New York City has confiscated more illegal motorized bicycles so far this year than it did during all of 2016.

The huge uptick in NYPD enforcement has led to 687 seizures of the e-bikes in 2017, compared with just 551 confiscations last year. Despite the spike, Thomas Chan, the NYPD’s Transportation Bureau chief, maintained it’s part of a general springtime bicycle ticketing blitz.

“As we start getting into the biking season ... we’re going to have more people out there and we’re going to do enforcement,” Chan said. “It is an area that we have to stay on top of. That’s an area we’ll continue to do enforcement in.”

Often mistaken for scooters or mopeds, e-bikes more closely resemble actual bicycles. Generally, they look no different than your average bike — except for a small motor attached to the frame. Confiscated e-bikes are returned to their owner after a court hearing and payment of a $500 summons.

The bikes are increasingly popular in European cities and legal in states such as California and Massachusetts. But most classes of e-bikes are illegal in New York.

The laws are murky. The federal government permits the sale of bicycles that, when powered exclusively by a motor, have a maximum speed of less than 20 mph. But those same bikes are illegal to operate on New York streets.

Still, the bikes are commonly used among delivery workers in the city, often immigrants, who rely on the added kick of a low-wattage motor to get through grueling, low-pay shifts each day. Helen Ho, a co-founder of the Biking Public Project, which advocates for immigrant cyclists, worries that that the crackdown unfairly targets and burdens these workers.

“We’re talking about the nexus of the most vulnerable New Yorkers here,” Ho said. “These workers might not speak English; they’re not very well organized. They’re often pulled over and ticketed and don’t know why. ... With these bikes being illegal, you’re creating another low-level crime.”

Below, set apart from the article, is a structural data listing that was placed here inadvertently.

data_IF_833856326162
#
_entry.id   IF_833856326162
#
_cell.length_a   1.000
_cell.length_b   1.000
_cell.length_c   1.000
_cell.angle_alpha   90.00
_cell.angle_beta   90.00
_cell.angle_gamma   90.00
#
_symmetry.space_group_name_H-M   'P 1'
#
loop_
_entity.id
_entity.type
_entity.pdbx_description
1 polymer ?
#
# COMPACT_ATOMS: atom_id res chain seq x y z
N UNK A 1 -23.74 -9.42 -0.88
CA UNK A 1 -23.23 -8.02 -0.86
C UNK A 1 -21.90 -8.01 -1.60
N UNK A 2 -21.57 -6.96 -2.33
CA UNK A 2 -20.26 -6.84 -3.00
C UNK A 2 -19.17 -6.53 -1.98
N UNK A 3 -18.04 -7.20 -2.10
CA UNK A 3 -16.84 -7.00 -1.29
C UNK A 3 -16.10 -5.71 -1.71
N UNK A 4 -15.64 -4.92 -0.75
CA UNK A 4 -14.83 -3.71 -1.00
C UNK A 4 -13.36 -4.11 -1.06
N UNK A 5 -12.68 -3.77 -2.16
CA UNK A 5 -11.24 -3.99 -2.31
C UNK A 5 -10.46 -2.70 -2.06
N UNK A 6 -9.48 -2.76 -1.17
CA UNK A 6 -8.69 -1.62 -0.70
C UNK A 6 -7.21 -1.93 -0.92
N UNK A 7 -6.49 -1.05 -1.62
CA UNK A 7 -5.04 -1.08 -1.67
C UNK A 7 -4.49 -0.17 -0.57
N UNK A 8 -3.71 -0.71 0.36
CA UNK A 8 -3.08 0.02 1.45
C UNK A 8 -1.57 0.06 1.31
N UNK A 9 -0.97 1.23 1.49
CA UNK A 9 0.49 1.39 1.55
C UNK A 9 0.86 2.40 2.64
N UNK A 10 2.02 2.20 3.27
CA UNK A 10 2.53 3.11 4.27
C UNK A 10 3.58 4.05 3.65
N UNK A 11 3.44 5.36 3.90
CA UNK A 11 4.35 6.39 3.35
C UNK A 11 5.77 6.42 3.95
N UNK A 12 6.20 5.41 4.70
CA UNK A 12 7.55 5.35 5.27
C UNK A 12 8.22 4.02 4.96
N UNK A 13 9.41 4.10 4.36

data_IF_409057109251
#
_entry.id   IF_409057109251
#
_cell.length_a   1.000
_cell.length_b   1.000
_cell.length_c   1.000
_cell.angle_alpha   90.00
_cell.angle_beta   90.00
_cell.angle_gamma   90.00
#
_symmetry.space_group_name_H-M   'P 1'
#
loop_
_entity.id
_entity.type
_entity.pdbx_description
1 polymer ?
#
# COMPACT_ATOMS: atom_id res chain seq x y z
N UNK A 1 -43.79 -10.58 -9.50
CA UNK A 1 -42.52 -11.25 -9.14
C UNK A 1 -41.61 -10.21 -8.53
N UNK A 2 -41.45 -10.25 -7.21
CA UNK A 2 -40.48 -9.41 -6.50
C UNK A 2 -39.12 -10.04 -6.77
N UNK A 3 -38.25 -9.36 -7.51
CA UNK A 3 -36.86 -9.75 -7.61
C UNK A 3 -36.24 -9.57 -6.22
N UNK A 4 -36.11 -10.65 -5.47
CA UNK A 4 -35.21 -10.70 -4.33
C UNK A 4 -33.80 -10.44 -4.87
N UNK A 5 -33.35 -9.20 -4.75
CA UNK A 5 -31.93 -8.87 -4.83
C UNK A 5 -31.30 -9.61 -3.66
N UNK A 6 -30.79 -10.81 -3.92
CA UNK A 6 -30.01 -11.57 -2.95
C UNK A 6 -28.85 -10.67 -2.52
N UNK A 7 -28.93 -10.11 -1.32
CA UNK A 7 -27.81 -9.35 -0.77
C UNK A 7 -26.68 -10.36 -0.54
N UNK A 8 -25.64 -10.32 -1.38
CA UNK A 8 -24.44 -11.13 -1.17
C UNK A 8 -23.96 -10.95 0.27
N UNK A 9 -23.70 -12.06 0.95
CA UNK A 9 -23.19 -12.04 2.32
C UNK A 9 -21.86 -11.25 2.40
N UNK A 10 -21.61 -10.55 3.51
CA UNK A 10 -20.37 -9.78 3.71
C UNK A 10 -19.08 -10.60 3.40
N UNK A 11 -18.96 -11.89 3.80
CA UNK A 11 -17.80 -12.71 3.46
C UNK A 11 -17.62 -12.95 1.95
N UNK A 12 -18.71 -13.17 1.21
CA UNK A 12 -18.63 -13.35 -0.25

Chan denied charges that enforcement targets specific neighborhoods or riders. The crackdown is part of the NYPD’s contribution to Vision Zero, one of Mayor Bill de Blasio’s signature initiatives to eliminate all traffic deaths.Under that goal, Manhattan police took 247 e-bikes off the road in a 24-hour window late last month.

“We encourage our officers — especially if the bicycle or e-bike [riders], if they’re going the wrong way — we should be writing the summons,” he said. “These dangerous habits, these are Vision Zero incidents where we can prevent serious injuries to people and also fatalities.”

Chan added that enforcement is “quite often as a result of community complaints.”

During a recent meeting with the Biking Public Project, five immigrant delivery cyclists, speaking through an interpreter, described the stresses of the job, the fines and the loss of wages that they risk by riding e-bikes. The cyclists rack up between $1,500 and $2,200 in fines per year on top of the wages lost by days spent in court — sometimes where there is no interpreter who speaks Chinese, they said.

Lam Fai, 55, of Sunset Park said that, until the recent blitz, he used an e-bike to reduce the stress on his bad back. Plenty of older workers need the bikes to get through a typical shift that can keep them on their bike for ten hours, covering 60 miles each day.

“There’s the expression the knife is not at fault for killing people. It’s just like an electric bike. It’s a tool that we use. It’s beneficial for our health,” he said.

Cycling advocates are at odds with the NYPD over its general stance on e-bikes and the spring enforcement blitz, which Paul Steely White, executive director of Transportation Alternatives, called an “embarrassment.”

“The NYPD is giving Vision Zero a bad name,” he said. “Yes, we all agree that cyclists should follow traffic laws, but Vision Zero is not about cracking down on cyclists because you think it’s a good idea. It’s about deploying limited police resources based on data. There’s no indication that this blitz is informed by any empirical data that would show that the bikes are a threat.”

Currently, only “pedal assist” e-bikes are actually classified as bicycles in New York City, meaning they are legal to operate on city streets. The de Blasio administration effectively squashed legislation in 2015 to expand the definition to include other forms of e-bikes, citing safety concerns.

State Sen. Martin Malavé Dilan, a Democrat representing Brooklyn, said he is confident the city will come around to legislation he sponsored this year that would define e-bikes with a motor of 750 watts, traveling at a speed of 20 mph, as legal bicycles.

“There’s a national definition, but basically there needs to be clarification of what an e-bike is” in New York, Dilan said. “These bikes are handy for people with disabilities, senior citizens, or people who struggle to ride bikes up hills.”